One of the parish councillors enlists Agatha's detective agency for help, because the close-knit community is shaken by the murder; everyone suspects everyone else, and it turns out that a lot of people had reason for disliking the newcomer - but not enough to warrant murder.

In her usual rather blunt manner, Agatha goes about investigating in the picturesque village. A second murder follows, and it is obvious that the intended victim was Agatha; sheer coincidence made her escape.

Her old friends rally round to help - ex-husband James, long-standing friend Sir Charles, the vicar's wife, Mrs. Bloxby, even Roy Silver puts in an appearance.

There are a few surprises (at least there were for me), not just the solution of the murders. The pace is fast where it does no harm but detailed enough for the mental cinema to play along while you read.
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TOP 100 REVIEWERon 3 October 2013
Review of a Netgalley review copy.

I read the first five books in the series several years ago, and did enjoy them, but found the formula a little tedious after a while and stopped. Asked to review the latest in the series I was interested to see where the series had gone.

Nothing much has changed. It's still murder investigations and pub lunches, Agatha moaning about her waistline and smoking and flirting with middle aged handsome men.

Agatha Raisin is a detective in a small village, with a small team and office. A kleptomaniac is murdered nearby and Agatha is asked to investigate and find out 'whodunnit'.

I really think this is 'detective by numbers' now. If you're a fan of the series you'll probably like this, but I was getting annoyed at the sloppy plotting, silly dialogue and lazy writing.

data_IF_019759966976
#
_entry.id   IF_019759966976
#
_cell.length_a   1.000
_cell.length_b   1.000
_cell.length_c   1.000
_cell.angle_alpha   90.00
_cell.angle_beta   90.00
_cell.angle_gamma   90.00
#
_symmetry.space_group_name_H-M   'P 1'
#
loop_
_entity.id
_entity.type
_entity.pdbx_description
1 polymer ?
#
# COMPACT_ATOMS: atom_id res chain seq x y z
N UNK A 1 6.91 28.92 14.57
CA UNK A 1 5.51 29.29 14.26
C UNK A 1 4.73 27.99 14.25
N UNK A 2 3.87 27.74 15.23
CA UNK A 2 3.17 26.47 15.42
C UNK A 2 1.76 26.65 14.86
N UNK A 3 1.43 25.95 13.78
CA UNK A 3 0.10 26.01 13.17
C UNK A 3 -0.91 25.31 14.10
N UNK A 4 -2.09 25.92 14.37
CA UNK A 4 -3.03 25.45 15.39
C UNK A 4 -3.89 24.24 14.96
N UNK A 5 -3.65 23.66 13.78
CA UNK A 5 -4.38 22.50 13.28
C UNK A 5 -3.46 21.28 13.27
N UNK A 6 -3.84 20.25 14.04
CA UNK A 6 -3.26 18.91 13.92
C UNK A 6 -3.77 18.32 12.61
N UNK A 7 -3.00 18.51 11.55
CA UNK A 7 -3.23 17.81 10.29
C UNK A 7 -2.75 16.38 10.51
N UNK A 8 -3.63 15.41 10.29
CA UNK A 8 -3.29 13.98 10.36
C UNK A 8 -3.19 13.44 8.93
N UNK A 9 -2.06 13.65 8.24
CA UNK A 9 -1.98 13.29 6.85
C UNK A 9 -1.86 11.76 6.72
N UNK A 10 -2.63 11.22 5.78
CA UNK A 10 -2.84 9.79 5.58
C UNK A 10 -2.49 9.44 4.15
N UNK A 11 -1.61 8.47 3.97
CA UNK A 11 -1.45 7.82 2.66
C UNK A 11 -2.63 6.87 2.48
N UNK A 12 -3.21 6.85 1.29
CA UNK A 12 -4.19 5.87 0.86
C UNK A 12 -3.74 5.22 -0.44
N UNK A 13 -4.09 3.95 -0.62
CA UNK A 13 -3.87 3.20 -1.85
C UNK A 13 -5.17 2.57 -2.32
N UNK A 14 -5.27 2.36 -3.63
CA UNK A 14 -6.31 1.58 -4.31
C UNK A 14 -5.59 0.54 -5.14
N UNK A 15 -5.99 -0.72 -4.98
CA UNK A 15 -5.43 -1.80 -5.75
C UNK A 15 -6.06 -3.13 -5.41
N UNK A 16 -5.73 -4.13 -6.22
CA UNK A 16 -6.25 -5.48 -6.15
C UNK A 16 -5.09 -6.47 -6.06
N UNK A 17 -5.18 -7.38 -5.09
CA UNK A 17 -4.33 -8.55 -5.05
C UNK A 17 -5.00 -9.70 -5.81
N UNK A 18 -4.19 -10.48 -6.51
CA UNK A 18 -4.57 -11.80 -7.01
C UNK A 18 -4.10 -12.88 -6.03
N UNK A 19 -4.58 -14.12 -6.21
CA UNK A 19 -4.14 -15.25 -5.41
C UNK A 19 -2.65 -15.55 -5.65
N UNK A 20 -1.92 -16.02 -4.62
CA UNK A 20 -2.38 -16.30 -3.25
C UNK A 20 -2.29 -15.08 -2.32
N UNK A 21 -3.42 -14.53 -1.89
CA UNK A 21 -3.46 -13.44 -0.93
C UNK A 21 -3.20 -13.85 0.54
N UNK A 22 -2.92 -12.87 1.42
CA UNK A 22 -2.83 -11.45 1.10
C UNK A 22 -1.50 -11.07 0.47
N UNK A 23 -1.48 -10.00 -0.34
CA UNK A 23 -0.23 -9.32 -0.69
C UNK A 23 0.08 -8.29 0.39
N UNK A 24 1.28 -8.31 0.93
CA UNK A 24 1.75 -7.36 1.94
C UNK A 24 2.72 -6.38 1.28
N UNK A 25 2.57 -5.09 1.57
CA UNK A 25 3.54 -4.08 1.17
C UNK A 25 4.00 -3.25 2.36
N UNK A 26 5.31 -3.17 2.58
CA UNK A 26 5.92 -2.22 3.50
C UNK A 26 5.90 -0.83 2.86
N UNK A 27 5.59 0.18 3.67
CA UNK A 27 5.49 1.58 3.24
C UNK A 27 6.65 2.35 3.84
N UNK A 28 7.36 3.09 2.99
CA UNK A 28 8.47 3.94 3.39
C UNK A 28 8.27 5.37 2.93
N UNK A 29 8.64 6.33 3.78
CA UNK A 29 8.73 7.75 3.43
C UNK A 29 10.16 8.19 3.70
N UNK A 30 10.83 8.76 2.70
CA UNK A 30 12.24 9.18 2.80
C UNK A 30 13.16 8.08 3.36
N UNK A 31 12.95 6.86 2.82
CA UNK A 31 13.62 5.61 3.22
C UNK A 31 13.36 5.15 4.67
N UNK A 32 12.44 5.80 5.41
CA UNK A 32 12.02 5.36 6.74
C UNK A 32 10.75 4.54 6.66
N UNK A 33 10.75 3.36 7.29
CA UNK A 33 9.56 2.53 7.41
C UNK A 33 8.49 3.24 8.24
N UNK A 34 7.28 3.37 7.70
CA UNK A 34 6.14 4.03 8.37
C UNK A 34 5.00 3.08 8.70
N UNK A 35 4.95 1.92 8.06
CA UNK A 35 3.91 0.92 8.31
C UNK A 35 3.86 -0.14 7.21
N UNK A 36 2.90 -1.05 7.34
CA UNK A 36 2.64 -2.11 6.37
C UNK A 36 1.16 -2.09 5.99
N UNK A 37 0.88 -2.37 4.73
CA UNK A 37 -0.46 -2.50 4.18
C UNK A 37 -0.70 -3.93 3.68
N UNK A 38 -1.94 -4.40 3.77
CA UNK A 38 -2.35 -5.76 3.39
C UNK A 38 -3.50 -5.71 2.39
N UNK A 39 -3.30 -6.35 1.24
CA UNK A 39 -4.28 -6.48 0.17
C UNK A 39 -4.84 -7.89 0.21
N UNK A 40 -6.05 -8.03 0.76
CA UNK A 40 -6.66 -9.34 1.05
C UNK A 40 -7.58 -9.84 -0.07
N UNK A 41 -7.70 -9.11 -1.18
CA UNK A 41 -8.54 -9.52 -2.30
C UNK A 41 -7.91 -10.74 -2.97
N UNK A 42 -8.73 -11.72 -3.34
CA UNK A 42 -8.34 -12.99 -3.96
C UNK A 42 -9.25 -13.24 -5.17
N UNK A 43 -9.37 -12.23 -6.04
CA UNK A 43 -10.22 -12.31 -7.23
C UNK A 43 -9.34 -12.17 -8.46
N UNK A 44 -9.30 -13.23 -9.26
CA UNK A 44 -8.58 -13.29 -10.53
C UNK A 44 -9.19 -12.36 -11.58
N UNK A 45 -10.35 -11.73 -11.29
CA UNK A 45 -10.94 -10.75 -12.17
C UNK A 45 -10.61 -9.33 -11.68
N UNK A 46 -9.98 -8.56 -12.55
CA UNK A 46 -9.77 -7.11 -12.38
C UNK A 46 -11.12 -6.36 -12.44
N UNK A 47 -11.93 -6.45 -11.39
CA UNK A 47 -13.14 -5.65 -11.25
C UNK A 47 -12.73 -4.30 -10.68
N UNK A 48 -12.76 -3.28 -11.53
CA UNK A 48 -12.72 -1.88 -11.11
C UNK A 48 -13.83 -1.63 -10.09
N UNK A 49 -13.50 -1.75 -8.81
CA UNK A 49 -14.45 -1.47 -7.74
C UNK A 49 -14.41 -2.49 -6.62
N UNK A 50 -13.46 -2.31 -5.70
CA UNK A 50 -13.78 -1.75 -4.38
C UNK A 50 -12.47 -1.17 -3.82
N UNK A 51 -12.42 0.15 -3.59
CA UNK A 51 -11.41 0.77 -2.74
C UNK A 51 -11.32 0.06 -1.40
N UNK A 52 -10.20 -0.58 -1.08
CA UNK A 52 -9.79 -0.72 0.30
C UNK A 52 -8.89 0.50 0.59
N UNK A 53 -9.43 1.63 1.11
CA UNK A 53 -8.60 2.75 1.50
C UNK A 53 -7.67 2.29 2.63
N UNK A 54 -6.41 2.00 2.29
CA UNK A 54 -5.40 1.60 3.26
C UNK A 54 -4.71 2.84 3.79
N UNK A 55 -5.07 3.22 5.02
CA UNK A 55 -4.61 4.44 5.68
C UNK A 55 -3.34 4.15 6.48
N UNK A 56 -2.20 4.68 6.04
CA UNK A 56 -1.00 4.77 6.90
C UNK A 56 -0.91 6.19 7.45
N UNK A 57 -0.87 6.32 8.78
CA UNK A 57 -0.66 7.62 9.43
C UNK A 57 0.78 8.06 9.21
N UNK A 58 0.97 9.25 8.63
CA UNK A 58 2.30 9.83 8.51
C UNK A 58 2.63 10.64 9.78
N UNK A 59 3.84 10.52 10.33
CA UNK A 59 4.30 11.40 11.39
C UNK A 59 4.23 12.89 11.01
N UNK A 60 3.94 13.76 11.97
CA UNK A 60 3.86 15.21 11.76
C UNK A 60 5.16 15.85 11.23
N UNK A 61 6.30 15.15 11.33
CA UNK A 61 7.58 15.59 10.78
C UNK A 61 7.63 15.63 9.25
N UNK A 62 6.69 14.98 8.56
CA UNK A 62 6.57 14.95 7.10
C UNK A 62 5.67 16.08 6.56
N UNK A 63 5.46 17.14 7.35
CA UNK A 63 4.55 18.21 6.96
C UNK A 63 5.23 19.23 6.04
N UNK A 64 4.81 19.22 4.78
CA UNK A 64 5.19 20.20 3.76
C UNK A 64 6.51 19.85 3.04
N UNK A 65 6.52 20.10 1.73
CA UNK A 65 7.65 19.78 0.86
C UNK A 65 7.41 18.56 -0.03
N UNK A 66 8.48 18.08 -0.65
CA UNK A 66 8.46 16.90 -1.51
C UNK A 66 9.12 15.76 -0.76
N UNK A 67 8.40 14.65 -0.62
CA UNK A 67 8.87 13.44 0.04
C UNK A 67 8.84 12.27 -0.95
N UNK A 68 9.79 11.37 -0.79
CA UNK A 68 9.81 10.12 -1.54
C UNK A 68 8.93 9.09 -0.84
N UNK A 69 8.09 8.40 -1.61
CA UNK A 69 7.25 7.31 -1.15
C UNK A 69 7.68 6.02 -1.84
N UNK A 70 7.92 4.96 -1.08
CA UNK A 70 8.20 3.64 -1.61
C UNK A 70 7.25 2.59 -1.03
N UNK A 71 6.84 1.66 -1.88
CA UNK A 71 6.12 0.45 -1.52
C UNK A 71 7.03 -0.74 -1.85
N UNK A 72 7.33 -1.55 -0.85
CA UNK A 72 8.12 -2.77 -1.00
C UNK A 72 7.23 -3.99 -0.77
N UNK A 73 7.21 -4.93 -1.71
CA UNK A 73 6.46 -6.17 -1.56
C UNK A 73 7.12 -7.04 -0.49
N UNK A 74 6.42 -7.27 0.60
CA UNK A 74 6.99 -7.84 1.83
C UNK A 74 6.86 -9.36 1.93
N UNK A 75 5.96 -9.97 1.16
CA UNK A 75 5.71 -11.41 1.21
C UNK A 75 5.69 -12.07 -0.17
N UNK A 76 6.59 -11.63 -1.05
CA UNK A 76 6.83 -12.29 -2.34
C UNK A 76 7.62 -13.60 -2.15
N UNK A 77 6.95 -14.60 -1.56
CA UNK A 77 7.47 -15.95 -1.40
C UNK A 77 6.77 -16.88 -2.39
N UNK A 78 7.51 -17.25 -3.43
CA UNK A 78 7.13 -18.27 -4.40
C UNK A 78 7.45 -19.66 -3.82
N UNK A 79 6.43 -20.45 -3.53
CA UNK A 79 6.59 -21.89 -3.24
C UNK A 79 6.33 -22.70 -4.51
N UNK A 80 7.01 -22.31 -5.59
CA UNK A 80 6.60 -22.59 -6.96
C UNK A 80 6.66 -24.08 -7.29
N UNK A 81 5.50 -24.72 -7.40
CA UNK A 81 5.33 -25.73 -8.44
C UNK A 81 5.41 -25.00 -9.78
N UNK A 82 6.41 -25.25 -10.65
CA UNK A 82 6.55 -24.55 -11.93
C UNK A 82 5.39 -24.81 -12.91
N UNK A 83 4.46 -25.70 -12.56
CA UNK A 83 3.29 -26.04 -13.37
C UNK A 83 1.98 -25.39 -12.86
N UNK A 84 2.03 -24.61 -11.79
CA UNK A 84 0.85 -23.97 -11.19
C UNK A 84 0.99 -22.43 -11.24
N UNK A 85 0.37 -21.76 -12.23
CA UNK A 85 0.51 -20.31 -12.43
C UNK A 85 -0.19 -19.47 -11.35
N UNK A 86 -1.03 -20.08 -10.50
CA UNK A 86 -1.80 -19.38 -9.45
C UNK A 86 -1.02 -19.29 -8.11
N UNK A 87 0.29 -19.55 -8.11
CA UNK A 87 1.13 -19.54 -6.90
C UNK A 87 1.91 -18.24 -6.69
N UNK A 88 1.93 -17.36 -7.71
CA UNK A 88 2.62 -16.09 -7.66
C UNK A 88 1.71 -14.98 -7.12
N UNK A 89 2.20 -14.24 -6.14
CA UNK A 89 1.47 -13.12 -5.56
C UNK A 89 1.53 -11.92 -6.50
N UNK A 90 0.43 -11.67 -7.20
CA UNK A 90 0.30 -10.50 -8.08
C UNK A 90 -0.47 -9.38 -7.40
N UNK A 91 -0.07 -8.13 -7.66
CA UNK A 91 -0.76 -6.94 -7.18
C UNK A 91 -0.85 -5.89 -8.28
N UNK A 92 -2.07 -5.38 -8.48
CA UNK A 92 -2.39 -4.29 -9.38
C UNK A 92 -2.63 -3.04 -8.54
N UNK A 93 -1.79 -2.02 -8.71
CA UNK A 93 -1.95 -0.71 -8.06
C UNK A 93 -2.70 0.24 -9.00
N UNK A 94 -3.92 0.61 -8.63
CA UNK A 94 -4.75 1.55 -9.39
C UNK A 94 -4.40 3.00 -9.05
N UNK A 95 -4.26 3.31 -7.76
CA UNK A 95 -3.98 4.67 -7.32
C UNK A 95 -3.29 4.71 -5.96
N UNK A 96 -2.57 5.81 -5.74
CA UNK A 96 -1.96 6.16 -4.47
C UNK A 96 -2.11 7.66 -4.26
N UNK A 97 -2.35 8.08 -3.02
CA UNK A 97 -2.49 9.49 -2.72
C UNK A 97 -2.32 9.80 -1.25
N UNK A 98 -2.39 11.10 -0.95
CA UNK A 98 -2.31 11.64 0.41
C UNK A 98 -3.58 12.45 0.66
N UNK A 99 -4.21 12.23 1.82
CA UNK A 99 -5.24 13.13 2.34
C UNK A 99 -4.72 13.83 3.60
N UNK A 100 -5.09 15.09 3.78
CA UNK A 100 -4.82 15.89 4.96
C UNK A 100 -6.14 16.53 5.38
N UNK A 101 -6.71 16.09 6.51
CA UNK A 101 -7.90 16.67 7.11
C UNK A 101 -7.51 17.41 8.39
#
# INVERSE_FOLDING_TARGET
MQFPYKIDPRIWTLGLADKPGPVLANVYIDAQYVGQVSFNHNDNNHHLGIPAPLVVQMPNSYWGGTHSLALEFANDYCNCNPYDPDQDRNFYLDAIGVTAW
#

Would there be any other reason than to make a character a murder suspect to make her say: "You stole my flour. I hope someone kills you!"?

There is some language that surprised me. Not terribly rude but not appropriate for the target market: "Snakes and bastards", someone "pissed herself, dirty old cow".

Lots of lazy plotting where one suspect gives the name of another who gives the name of another and so on in a boring and direct line. Agatha is even given pictures and descriptions of all the suspects. Very convenient, for the reader.

And I was very tired by the end of every meal being eaten in a pub. We were treated to dozens of British pub dishes that just got dull.

The murder plot was neither here nor there. You had lots of suspects to choose from, false leads and twists but it really is much of a muchness. The personal life part was dull too, scenes of Agatha's employees and their love lives, and a really silly rushed epilogue that seems to be leading the reader on to buy the next in the series.

If you like this series, then enjoy. If you're a novice maybe try the early ones that are more amusing, but don't start here. Agatha started with a lot of promise so find the early entries in the series.
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on 11 October 2013
I'm surprised by the other reviews on here about this book, the latest instalment in the Agatha Raisin series. I thoroughly enjoyed it, and as usual I laughed out loud throughout.

I enjoyed the introduction of a new village as this book is set in Piddlebury, a Cotswold village that time has forgotten, oozing with menace.

I also enjoyed the relationship developments between James Lacey and Toni Gilmour. I actually think M.C.Beaton could have explored that a bit further, as it was an interesting idea, and it really would have rattled Agatha if things had gone a bit further!

The Agatha Raisin books are a bit 'samey'. M.C.Beaton has a tried and tested (and very successful) formula which she follows for each book. In every book we read that Agatha has 'bearlike eyes', 'a thick waist and excellent legs' etc. Agatha is always saying 'snakes and bastards', and she is always hungry and eating steak and kidney pudding in local pubs!

But that's what I enjoy about these books. You know that when you pick up an Agatha book you are going to get an enjoyable, funny, easy read. I was not disappointed by this latest instalment, and I can't wait for the next one!